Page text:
ECG Challenge

Knee Pain, Heart Strain?

Author and Disclosure Information

Knee Pain, Heart Strain? image

A 47-year-old man presents for preoperative exam prior to right knee arthroplasty. He twisted his knee while training for a triathlon; MRI showed a bucket handle tear of the medial meniscus.

The patient has been very active throughout his life. Medical history is remarkable for essential hypertension. He has no history of chest pain, palpitations, shortness of breath, syncope, or near-syncope.

Current medications include metoprolol XL (25 mg/d)—which he hasn’t taken in five days, since he hasn’t been able to pick up his refill—and ibuprofen (600 mg tid, prn for knee pain). He denies illicit drug use.

The patient works as an accountant and is married with two children. His parents and grandparents are all alive and well. He has never smoked tobacco but does use marijuana socially on weekends. He also has one to two glasses of wine each night.

Review of systems is noncontributory: no recent colds or flu, bowel or bladder dysfunction, or weight changes. Vital signs include a blood pressure of 138/80 mm Hg; pulse, 80 beats/min; respiratory rate, 14 breaths/min-1; and temperature, 98°F. His weight is 194 lb and his height, 75 in. Pertinent physical findings include pain on palpation of the medial aspect of the right knee and a positive McMurray sign.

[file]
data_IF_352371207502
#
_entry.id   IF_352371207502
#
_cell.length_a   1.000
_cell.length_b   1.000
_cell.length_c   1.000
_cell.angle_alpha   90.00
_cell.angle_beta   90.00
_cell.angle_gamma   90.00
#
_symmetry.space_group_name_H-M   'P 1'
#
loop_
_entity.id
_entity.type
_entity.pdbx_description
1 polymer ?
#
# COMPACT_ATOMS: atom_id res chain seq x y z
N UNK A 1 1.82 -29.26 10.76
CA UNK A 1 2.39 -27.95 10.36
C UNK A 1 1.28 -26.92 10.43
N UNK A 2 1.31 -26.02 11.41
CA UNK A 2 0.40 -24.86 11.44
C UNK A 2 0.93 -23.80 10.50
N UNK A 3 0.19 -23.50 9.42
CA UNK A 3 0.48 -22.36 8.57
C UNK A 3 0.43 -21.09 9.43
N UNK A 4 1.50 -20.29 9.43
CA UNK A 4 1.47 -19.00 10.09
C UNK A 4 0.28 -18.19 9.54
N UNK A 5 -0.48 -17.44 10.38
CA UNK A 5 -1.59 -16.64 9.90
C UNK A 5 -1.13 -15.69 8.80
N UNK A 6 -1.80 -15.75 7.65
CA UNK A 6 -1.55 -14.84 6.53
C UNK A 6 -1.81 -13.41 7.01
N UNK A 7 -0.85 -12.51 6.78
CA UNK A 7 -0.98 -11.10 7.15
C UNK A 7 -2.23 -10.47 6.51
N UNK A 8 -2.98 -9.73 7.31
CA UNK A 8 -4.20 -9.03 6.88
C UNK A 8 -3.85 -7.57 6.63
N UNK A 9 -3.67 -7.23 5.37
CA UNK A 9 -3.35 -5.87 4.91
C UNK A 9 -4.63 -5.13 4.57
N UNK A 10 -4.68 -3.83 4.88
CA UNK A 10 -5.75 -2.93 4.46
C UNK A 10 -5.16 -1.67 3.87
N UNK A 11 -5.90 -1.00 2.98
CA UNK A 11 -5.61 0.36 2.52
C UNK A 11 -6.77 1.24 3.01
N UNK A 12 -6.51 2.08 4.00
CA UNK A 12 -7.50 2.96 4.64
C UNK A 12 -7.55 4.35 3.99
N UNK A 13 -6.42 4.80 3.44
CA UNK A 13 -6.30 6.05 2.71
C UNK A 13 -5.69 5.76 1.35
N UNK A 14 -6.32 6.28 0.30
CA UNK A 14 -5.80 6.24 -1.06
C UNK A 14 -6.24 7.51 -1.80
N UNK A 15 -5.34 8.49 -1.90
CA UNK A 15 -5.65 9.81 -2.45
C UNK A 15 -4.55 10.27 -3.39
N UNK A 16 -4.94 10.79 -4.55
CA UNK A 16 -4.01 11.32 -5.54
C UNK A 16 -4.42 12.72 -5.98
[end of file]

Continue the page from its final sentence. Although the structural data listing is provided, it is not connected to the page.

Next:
Bloodwork, a chest x-ray, and an ECG are obtained. The ECG shows a ventricular rate of 79 beats/min; PR interval, 184 ms; QRS duration, 76 ms; QT/QTc intervals, 382/438 ms; P axis, 48°; R axis, –29°; and T axis, 33°. What is your interpretation of this ECG?



The correct interpretation includes normal sinus rhythm with left ventricular hypertrophy (LVH) and possible left atrial enlargement. Criteria for LVH include high voltages in the limb leads (R wave in lead I and S wave in lead III ≥ 25 mm) or the precordial leads (S wave in V1 and R wave in V6 ≥ 35 mm). Left atrial enlargement and ST-T wave abnormalities are often seen with LVH. The notched P wave in lead II and biphasic P wave in V1 raise suspicion for left atrial involvement. Finally, repolarization of a hypertrophic left ventricle following systole is responsible for the tall T waves seen in leads V2 to V6.

Next Article:

Stroke: Secondary prevention of ischemic events

Related Articles

  • ECG Challenge

    Can His Heart Handle a Hip Operation?

    A 62-year-old man is scheduled for a hip replacement. But his preoperative assessment exposes concerning cardiac findings. See waht the ECG shows...

  • ECG Challenge

    Up the Creek Without a Provider

    This 40-year-old rower is in search of a new primary care provider since his network stopped accepting his insurance. He's athletic, but is he the...

  • ECG Challenge

    Pilot Has a Flighty Heart

    This 58-year-old commercial airline pilot has been experiencing chest discomfort for the past 6 hours. After an achy roundtrip flight, he decides...